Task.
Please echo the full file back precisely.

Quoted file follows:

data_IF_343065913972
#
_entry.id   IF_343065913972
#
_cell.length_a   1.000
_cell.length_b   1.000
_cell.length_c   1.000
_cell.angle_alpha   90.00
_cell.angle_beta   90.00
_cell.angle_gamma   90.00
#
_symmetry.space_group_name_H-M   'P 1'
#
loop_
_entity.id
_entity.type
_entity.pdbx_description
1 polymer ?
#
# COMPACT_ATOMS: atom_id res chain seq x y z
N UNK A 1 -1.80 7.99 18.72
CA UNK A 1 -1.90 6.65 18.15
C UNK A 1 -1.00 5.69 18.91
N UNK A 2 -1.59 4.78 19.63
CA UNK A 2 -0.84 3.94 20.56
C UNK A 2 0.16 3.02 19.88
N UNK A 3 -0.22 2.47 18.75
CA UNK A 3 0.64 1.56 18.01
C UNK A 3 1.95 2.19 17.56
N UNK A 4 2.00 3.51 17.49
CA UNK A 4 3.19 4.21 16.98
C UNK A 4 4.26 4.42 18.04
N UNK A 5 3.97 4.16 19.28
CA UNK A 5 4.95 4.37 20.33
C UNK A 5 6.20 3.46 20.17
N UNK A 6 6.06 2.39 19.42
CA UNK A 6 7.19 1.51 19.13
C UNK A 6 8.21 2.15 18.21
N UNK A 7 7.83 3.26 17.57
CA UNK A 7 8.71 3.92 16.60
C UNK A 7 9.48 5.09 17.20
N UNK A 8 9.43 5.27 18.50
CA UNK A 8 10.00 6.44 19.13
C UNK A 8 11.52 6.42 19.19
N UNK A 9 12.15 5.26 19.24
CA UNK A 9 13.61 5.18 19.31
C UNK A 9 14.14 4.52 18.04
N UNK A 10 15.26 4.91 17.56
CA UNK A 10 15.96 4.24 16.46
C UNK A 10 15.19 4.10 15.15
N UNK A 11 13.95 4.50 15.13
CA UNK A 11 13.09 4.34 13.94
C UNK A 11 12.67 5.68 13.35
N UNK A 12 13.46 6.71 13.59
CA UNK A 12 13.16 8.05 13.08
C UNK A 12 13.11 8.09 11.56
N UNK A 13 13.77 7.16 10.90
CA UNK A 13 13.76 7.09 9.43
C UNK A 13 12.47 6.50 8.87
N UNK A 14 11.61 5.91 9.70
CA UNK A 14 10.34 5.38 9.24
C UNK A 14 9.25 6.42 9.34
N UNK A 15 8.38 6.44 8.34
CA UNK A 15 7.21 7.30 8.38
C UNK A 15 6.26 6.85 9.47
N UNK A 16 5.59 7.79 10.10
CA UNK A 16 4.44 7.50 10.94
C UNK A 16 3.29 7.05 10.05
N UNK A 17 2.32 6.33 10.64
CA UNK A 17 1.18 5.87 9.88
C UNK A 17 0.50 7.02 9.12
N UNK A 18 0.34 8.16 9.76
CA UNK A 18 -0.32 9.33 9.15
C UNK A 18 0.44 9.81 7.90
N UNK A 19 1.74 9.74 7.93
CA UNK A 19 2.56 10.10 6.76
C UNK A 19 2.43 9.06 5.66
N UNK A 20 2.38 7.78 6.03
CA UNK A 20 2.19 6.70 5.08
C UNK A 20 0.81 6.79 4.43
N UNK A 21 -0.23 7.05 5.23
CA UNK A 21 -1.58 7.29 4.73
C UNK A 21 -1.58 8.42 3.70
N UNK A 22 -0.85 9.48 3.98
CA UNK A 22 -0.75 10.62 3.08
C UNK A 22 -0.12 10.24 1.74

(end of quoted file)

data_IF_343065913972
#
_entry.id   IF_343065913972
#
_cell.length_a   1.000
_cell.length_b   1.000
_cell.length_c   1.000
_cell.angle_alpha   90.00
_cell.angle_beta   90.00
_cell.angle_gamma   90.00
#
_symmetry.space_group_name_H-M   'P 1'
#
loop_
_entity.id
_entity.type
_entity.pdbx_description
1 polymer ?
#
# COMPACT_ATOMS: atom_id res chain seq x y z
N UNK A 1 -1.80 7.99 18.72
CA UNK A 1 -1.90 6.65 18.15
C UNK A 1 -1.00 5.69 18.91
N UNK A 2 -1.59 4.78 19.63
CA UNK A 2 -0.84 3.94 20.56
C UNK A 2 0.16 3.02 19.88
N UNK A 3 -0.22 2.47 18.75
CA UNK A 3 0.64 1.56 18.01
C UNK A 3 1.95 2.19 17.56
N UNK A 4 2.00 3.51 17.49
CA UNK A 4 3.19 4.21 16.98
C UNK A 4 4.26 4.42 18.04
N UNK A 5 3.97 4.16 19.28
CA UNK A 5 4.95 4.37 20.33
C UNK A 5 6.20 3.46 20.17
N UNK A 6 6.06 2.39 19.42
CA UNK A 6 7.19 1.51 19.13
C UNK A 6 8.21 2.15 18.21
N UNK A 7 7.83 3.26 17.57
CA UNK A 7 8.71 3.92 16.60
C UNK A 7 9.48 5.09 17.20
N UNK A 8 9.43 5.27 18.50
CA UNK A 8 10.00 6.44 19.13
C UNK A 8 11.52 6.42 19.19
N UNK A 9 12.15 5.26 19.24
CA UNK A 9 13.61 5.18 19.31
C UNK A 9 14.14 4.52 18.04
N UNK A 10 15.26 4.91 17.56
CA UNK A 10 15.96 4.24 16.46
C UNK A 10 15.19 4.10 15.15
N UNK A 11 13.95 4.50 15.13
CA UNK A 11 13.09 4.34 13.94
C UNK A 11 12.67 5.68 13.35
N UNK A 12 13.46 6.71 13.59
CA UNK A 12 13.16 8.05 13.08
C UNK A 12 13.11 8.09 11.56
N UNK A 13 13.77 7.16 10.90
CA UNK A 13 13.76 7.09 9.43
C UNK A 13 12.47 6.50 8.87
N UNK A 14 11.61 5.91 9.70
CA UNK A 14 10.34 5.38 9.24
C UNK A 14 9.25 6.42 9.34
N UNK A 15 8.38 6.44 8.34
CA UNK A 15 7.21 7.30 8.38
C UNK A 15 6.26 6.85 9.47
N UNK A 16 5.59 7.79 10.10
CA UNK A 16 4.44 7.50 10.94
C UNK A 16 3.29 7.05 10.05
N UNK A 17 2.32 6.33 10.64
CA UNK A 17 1.18 5.87 9.88
C UNK A 17 0.50 7.02 9.12
N UNK A 18 0.34 8.16 9.76
CA UNK A 18 -0.32 9.33 9.15
C UNK A 18 0.44 9.81 7.90
N UNK A 19 1.74 9.74 7.93
CA UNK A 19 2.56 10.10 6.76
C UNK A 19 2.43 9.06 5.66
N UNK A 20 2.38 7.78 6.03
CA UNK A 20 2.19 6.70 5.08
C UNK A 20 0.81 6.79 4.43
N UNK A 21 -0.23 7.05 5.23
CA UNK A 21 -1.58 7.29 4.73
C UNK A 21 -1.58 8.42 3.70
N UNK A 22 -0.85 9.48 3.98
CA UNK A 22 -0.75 10.62 3.08
C UNK A 22 -0.12 10.24 1.74